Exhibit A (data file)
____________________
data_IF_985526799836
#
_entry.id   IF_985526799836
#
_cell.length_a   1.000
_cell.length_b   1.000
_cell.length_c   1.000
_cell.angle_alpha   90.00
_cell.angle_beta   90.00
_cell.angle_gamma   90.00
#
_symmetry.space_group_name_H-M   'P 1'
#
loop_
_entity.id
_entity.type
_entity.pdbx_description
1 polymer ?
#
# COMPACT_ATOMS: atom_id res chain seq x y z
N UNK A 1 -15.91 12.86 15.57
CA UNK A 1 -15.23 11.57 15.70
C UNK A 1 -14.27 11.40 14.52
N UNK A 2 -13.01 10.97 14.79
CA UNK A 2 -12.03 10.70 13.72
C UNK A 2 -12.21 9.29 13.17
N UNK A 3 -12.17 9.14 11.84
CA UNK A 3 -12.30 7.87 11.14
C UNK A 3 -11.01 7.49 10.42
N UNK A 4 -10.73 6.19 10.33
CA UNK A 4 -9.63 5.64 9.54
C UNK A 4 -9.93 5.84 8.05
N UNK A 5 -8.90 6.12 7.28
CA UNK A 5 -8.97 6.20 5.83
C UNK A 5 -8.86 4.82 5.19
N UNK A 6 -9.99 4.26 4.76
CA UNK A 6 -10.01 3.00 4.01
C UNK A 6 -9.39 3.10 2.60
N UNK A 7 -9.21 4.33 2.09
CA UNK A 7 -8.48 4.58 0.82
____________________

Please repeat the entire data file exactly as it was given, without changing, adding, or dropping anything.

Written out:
data_IF_985526799836
#
_entry.id   IF_985526799836
#
_cell.length_a   1.000
_cell.length_b   1.000
_cell.length_c   1.000
_cell.angle_alpha   90.00
_cell.angle_beta   90.00
_cell.angle_gamma   90.00
#
_symmetry.space_group_name_H-M   'P 1'
#
loop_
_entity.id
_entity.type
_entity.pdbx_description
1 polymer ?
#
# COMPACT_ATOMS: atom_id res chain seq x y z
N UNK A 1 -15.91 12.86 15.57
CA UNK A 1 -15.23 11.57 15.70
C UNK A 1 -14.27 11.40 14.52
N UNK A 2 -13.01 10.97 14.79
CA UNK A 2 -12.03 10.70 13.72
C UNK A 2 -12.21 9.29 13.17
N UNK A 3 -12.17 9.14 11.84
CA UNK A 3 -12.30 7.87 11.14
C UNK A 3 -11.01 7.49 10.42
N UNK A 4 -10.73 6.19 10.33
CA UNK A 4 -9.63 5.64 9.54
C UNK A 4 -9.93 5.84 8.05
N UNK A 5 -8.90 6.12 7.28
CA UNK A 5 -8.97 6.20 5.83
C UNK A 5 -8.86 4.82 5.19
N UNK A 6 -9.99 4.26 4.76
CA UNK A 6 -10.01 3.00 4.01
C UNK A 6 -9.39 3.10 2.60
N UNK A 7 -9.21 4.33 2.09
CA UNK A 7 -8.48 4.58 0.82